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o1Panner Updates to a1Panner

The o1Panner is dead. Long live a1Panner!

My first plugin release was a free first order encoder called the o1Panner. Today it gets an update to version 1.0.1 and a new name. Here is a list of the updates:

  • name change from o1Panner to a1Panner to match the naming convention of the rest of the aX Ambisonic Plugins.
  • Unifies the colour scheme with the rest of the a1 Ambisonic Plugins.
  • Removes the JUCE splash screen on first open of the plugin during a session.
  • Now available as an AudioUnit on Mac.
  • 32 bit Windows version available.
  • Mac VST and AU are now Universal Binary.

So, no changes to the features, just added flexibility to where you can use it.

To get the update, go to your Account page and download from the download link available there.

And no changes to the price – it’s still free!

Download a1Panner

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aXMonitor Update: Google Resonance Audio HRTFs

Today the aXMonitor plugins get their first major update to version 1.2.2. There are two major updates and one minor updates. Let’s start with the major updates:

  • The HRTFs used for binaural 3D sound have been regenerated using Google’s own Resonance Audio toolkit for VR audio. These are the same HRTFs used by Google in YouTube 360. The code released by Google is only up to 5th order, but was actually quite simple to extend to 7th order.
  • A gain control has been added to boost or cut the overall level for convenience.

The minor update is a fix to make sure the plugin reports the correct latency to the host when using the Binaural or UHJ Super Stereo (FIR) methods.

Google have just open sourced their Resonance Audio SDK, including all sorts of tools for spatial audio rendering. This update to ensures that you can aXMonitor ensures that you can mix your content on HRTFs that will be widely used across the industry.

The aXMonitor is available in 3 versions, providing up to first, third and seventh order Ambisonics-to-binaural decoding.

So if you’d like to start mixing your VR/AR/MR audio content just head over to my store. With your support, I can continue to update the aX Ambisonics Plugins to bring you the tools you want and need.




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aXRotate Update to v1.2.0: Now With Head Tracking!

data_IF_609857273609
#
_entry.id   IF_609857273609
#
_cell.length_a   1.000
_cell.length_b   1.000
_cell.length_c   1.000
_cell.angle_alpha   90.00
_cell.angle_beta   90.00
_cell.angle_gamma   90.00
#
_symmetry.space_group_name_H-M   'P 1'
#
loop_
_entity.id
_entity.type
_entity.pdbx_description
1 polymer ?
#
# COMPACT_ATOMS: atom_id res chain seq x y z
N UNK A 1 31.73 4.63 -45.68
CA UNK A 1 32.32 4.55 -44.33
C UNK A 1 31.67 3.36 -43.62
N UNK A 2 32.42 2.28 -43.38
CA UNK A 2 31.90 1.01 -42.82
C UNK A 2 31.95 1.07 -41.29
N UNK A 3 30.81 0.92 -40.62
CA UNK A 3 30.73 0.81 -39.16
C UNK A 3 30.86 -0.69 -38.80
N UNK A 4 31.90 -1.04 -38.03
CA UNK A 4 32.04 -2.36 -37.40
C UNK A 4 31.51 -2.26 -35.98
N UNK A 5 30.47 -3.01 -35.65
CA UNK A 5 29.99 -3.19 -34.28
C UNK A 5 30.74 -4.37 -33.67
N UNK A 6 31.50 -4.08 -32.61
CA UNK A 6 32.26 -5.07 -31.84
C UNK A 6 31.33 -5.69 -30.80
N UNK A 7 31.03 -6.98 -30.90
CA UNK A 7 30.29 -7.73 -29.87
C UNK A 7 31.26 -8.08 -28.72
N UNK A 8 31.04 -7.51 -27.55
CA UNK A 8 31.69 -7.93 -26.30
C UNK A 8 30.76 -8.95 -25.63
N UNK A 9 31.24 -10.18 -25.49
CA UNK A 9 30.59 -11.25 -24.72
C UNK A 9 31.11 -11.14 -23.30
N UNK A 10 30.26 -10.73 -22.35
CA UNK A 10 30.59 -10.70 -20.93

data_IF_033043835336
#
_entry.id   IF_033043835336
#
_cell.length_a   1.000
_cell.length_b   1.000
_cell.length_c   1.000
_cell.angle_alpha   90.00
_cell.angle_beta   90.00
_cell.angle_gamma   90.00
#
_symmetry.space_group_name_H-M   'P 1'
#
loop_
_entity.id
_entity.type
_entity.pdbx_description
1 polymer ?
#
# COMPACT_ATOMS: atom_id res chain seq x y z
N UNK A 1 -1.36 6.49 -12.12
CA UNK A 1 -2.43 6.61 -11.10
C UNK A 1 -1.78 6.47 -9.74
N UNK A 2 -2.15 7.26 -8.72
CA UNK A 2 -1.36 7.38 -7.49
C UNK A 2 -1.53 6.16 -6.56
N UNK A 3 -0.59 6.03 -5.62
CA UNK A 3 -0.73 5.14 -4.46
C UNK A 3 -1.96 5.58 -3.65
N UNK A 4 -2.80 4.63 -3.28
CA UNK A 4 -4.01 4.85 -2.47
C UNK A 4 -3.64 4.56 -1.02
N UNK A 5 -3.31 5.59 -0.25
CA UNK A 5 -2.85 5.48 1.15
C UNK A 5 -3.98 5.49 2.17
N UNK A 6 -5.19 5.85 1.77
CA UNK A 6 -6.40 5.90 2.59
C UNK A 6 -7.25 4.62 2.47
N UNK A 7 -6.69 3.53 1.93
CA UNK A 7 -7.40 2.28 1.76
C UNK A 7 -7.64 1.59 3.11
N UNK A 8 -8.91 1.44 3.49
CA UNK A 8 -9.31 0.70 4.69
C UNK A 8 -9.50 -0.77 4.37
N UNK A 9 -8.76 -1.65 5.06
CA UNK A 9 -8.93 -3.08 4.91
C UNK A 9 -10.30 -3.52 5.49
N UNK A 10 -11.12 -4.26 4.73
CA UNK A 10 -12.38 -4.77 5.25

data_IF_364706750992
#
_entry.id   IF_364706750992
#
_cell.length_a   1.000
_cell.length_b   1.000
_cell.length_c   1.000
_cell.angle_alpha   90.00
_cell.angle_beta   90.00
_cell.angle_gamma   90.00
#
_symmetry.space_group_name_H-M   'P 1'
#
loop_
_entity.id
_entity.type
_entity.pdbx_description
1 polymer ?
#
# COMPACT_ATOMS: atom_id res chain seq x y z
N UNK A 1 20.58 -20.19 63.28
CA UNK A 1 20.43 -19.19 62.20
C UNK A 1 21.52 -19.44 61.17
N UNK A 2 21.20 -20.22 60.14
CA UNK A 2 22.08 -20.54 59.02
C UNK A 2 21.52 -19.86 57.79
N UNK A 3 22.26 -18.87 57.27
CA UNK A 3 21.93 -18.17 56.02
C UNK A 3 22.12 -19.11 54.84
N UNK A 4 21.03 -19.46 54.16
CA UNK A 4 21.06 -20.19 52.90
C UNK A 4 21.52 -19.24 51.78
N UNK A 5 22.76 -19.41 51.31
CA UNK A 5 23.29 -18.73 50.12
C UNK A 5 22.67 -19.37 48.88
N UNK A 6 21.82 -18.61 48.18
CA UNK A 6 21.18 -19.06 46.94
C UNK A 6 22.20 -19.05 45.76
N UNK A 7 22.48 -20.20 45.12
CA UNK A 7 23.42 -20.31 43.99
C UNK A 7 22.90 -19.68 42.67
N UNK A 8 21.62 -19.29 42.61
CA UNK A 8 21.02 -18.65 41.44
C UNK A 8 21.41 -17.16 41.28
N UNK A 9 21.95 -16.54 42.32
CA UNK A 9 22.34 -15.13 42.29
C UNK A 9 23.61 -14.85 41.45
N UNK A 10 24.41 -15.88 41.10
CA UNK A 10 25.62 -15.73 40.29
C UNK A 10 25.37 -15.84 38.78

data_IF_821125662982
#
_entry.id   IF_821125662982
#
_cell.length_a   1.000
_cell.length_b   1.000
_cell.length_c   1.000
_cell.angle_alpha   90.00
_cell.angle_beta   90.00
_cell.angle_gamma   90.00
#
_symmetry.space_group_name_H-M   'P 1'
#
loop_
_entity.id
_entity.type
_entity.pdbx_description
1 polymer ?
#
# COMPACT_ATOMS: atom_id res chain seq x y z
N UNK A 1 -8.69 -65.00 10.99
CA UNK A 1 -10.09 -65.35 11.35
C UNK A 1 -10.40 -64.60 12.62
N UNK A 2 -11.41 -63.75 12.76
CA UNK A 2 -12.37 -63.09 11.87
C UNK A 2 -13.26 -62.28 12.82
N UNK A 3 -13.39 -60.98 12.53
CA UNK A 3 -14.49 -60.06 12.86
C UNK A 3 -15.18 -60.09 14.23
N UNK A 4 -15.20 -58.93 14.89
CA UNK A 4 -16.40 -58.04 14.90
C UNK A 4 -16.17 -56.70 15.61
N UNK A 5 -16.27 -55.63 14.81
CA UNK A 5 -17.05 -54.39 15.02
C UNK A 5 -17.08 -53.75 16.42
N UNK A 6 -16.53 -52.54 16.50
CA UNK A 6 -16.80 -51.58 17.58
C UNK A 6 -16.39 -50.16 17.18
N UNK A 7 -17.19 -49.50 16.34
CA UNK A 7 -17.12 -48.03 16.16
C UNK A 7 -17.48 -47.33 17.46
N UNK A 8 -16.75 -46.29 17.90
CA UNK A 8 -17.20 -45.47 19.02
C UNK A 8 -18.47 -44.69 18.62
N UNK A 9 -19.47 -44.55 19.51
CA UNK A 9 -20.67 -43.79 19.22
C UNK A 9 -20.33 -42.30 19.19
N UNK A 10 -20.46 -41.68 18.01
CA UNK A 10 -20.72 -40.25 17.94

The aXRotate plugin receives an update today to version 1.2.0 and it’s a big one!  What’s more, it now comes as a (Universal Binary) AudioUnit format for Mac!

If you have already bought it, you can download the update from the download section of your Account page. If you haven’t, you can pick it up at my online shop!




Version 1.0.0 was a plain vanilla Ambisonics rotation with yaw, pitch and roll control. Version 1.2.0 adds two new features that massively increase its usefulness:

  • Get head tracking by connect an EDTracker module.
  • Increase the spaciousness of your static binaural mixes by adding micro oscillations to the sound scene.

Let’s go into both of these new features in a bit more detail.
Continue reading aXRotate Update to v1.2.0: Now With Head Tracking!

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Fundamentals of Communication Acoustics

MOOCs can be a great way of following a world-class course on a topic without having to enrol in a university and pay the associated fees.

For those interested in spatial audio (and audio more generally) there is a MOOC starting on 23rd October called the Fundamentals of Communication Acoustics that looks like it covers a lot of important topics. It’s followed up by Applications of Communication Acoustics.

I’m considering auditing these, because it never hurts to refresh the basics and the course is taught by some very talented people so I’ll probably even learn plenty of new things!

The MOOC is available on the EdX platform: here.

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What Is… Stereophony?

This post is part of my What Is… series that explains spatial audio techniques and terminology.

OK, you know what stereo is. Everyone knows what stereo is. So why bother writing about it? Well, because it allows us to introduce some links between the reproduction system and spatial perception before moving on to systems which use much more than 2 loudspeakers.

Before going any further, this post will deal with amplitude panning. Time panning will be left for another day. I also won’t be covering stereo microphone recording techniques because that could fill up its own series of posts.